These data elements may be the information elements themselves or instructions for the transfer of information elements as shall be seen further below, i.e. it is possible to place, in the interface file for example, values of 1 or 0 (data to be exchanged), or again instructions for the transfer of 1 and instructions for the transfer of 0.
With this communications card structure, the operation will therefore be done by preserving the normal protocol of signal exchanges that is used between the computer and the external memories: read/write signals, chip selection, address bus, data bus, etc. There is no need to add specific signals designed for communication with the exterior as would have to be done normally.
What is used therefore is the minimum standard of exchanges of data with a memory, without the addition of other specific signals which would have the drawback of depending each time on the type of communication envisaged (modem, fax, radio network, etc.).
It will be noted that the interface file in the volatile memory contains only data or instructions in transit and does not require any any battery or cell for saving data. The data elements that need to be preserved in the memory (for the organization of the files and for the card operation programs) are in the non-volatile memory (ROM, EPROM, EEPROM, Flash EPROM).
The invention is described more specifically with respect to PCMCIA standard cards, but it can obviously be used with other standards of memory cards that can be plugged into a microcomputer.
It will be understood that the invention does not propose the making of a communications card whose only particular feature would be that it would have a connector with the same format as that of a PCMCIA memory card. However, the invention proposes the making of the card in such a way that it can be plugged into the PCMCIA connector that already exists in the computer and has a function which continues to be the function of connection towards an external memory.
Other features and advantages of the invention shall appear from the following detailed description, made with reference to the appended drawings, of which:
FIG. 1 represents a view of a memory card according to the PCMCIA standard;
FIG. 2 schematically represents the internal constitution of the communications card according to the invention;
FIG. 3 represents the distribution of the functions between the non-volatile memory and the volatile memory of the card according to the invention.
A mass memory card for a microcomputer, according to the PCMCIA standard, is shown under the reference 10 in FIG. 1. This is a card whose format is approximately that of a credit card (with a surface area corresponding to side dimensions of about 5 cm×8 cm), with a greater thickness (generally 3 to 5 mm), with a connector (reference 12) at the end of the card that can be plugged into a corresponding connector of a microcomputer.
The invention pertains to cards whose function is to enable data communication between the microcomputer and the exterior. This card therefore has electronic circuits enabling this communication to be carried out and notably has an additional connector. If the communication with exterior is carried out by electromagnetic means (RF communication in metric waves, microwave communication in decimetric to millimetric waves), then the card does not, properly speaking, have an additional connector. However, it has an RF transmission/reception antenna to fulfil the function of this connector.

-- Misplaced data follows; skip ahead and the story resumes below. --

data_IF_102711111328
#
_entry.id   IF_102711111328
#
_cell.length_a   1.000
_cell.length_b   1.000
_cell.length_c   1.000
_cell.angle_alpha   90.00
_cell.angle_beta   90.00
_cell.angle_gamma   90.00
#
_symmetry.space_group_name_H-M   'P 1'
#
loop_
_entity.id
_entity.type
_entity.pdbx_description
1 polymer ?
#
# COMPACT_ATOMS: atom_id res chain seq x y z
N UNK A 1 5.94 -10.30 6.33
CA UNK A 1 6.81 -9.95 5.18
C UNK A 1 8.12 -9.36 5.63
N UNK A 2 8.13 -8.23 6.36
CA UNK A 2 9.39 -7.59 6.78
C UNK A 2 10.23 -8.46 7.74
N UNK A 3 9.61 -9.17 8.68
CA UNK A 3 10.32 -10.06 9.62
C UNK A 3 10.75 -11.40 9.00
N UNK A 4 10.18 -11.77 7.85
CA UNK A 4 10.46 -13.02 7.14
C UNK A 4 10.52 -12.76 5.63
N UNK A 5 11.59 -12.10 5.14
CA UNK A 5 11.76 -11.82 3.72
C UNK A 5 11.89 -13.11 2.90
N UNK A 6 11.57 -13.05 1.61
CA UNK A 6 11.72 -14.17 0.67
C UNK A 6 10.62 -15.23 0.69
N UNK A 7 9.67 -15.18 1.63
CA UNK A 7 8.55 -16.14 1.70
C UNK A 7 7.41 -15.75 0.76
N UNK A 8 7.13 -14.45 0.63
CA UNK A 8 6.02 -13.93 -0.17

A communications card according to the invention is shown schematically in FIG. 2. It is a card that has memories MNV, MV, and a microprocessor MP. The cards are of two types, volatile memories (RAMs) and non-volatile memories (ROMs or EPROMs or EEPROMs or flash EPROMs in the current technology). The figure shows only one non-volatile memory MNV and one volatile memory MV but, obviously, each of these memories can be made with several integrated circuit chips if the memory capacity required is too high for only one chip.
The microprocessor carries out tasks under the control of programs that are stored in its own program memory (ROM) referenced R. These programs include programs enabling the communication of data between the card and the exterior by means of a connector CNX. The microprocessors is connected to the connector CNX by means of an interface circuit IF1.
According to an alternative embodiment, the microprocessor could have its control programs recorded in the non-volatile memory MNV. The microprocessor would then be connected to this memory by an address and data bus in the same way as with the program memory R.
The volatile memory MV and the non-volatile memory MNV can communicate directly with the microcomputer PC by means of the connector CNC (corresponding to the connector 12 of FIG. 1) which is plugged into the complementary connector CNP of the microcomputer. However, the microprocessor MP cannot communicate directly with the microcomputer.
FIG. 2 gives a schematic view of these possibilities of communication: the internal microprocessor is connected to the volatile memory by an address bus AD2, a data bus BD2 and a control signals bus SC2. The memories are furthermore accessible by the personal computer PC, through an address bus AD, a data bus BD and a control signals bus, these three buses coming from the connector CNC.